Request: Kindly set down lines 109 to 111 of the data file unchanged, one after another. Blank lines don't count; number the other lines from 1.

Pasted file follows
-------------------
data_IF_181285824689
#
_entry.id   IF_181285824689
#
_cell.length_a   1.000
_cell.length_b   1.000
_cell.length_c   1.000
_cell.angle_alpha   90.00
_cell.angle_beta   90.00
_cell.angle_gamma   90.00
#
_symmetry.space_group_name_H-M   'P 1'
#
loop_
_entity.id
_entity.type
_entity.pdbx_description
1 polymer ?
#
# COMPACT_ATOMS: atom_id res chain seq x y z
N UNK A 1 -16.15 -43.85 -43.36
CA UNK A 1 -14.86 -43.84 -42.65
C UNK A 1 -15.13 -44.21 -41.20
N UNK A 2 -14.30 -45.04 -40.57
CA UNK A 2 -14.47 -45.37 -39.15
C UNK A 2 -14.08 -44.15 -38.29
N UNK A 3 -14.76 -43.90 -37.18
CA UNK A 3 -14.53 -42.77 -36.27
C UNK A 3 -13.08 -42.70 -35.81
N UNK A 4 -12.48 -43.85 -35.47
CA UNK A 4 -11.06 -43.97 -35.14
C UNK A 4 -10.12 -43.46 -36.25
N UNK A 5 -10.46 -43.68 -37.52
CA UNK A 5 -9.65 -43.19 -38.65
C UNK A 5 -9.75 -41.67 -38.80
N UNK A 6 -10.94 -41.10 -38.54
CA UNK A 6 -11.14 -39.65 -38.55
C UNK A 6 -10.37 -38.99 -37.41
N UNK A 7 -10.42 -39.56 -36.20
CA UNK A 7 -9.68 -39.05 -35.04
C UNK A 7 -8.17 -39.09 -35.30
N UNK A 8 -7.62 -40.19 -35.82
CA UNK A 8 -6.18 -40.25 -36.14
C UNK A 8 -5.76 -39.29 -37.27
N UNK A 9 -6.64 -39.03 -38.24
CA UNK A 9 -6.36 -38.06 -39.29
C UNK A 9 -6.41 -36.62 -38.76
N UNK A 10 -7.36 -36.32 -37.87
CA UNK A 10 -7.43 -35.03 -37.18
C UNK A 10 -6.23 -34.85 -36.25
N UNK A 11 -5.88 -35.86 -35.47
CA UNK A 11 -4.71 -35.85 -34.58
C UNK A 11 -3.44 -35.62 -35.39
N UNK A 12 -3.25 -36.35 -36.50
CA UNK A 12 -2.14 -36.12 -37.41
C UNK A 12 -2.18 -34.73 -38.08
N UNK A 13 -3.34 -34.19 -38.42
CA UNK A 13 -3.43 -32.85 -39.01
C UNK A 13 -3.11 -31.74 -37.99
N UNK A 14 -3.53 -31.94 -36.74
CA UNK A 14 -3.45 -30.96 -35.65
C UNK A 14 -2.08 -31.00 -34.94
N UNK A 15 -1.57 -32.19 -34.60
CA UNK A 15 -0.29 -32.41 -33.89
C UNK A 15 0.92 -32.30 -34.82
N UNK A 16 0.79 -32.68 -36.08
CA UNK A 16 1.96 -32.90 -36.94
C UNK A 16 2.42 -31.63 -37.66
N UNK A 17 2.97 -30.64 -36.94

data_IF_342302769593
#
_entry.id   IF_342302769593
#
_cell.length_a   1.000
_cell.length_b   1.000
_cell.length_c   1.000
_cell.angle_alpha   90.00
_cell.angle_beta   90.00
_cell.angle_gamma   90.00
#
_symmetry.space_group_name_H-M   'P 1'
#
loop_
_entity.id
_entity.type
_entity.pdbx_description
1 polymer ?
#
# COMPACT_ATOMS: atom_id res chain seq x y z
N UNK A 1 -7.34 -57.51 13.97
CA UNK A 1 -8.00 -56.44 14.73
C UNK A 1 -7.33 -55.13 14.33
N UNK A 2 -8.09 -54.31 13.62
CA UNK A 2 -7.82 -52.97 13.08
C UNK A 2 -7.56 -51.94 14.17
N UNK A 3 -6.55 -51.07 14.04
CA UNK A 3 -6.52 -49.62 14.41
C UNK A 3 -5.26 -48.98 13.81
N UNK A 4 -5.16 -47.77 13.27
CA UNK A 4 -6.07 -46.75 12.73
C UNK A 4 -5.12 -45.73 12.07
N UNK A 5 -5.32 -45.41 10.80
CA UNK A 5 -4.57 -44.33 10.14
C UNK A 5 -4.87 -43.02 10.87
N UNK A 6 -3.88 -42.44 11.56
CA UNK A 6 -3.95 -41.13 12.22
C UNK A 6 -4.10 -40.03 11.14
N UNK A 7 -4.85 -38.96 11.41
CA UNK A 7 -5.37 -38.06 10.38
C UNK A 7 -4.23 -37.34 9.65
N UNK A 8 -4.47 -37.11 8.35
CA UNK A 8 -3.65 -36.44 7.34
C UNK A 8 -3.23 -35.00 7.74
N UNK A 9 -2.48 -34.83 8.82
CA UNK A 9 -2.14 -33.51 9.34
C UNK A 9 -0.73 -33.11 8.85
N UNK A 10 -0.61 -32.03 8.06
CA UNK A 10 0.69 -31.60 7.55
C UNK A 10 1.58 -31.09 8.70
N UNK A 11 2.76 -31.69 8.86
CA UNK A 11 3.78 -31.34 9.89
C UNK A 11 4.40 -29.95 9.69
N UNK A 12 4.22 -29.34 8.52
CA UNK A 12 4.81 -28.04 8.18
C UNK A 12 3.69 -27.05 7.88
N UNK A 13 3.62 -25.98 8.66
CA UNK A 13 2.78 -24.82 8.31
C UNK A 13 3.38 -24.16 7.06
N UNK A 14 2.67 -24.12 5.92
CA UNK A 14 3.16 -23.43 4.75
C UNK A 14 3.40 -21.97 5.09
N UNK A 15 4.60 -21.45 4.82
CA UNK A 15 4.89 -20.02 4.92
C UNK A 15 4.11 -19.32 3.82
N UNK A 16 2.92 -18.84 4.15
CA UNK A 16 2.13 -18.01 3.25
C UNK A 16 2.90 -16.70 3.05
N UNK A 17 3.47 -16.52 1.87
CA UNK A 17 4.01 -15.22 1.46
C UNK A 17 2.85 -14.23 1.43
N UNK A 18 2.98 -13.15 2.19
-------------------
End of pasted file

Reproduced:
CA UNK A 7 -5.37 -38.06 10.38
C UNK A 7 -4.23 -37.34 9.65
N UNK A 8 -4.47 -37.11 8.35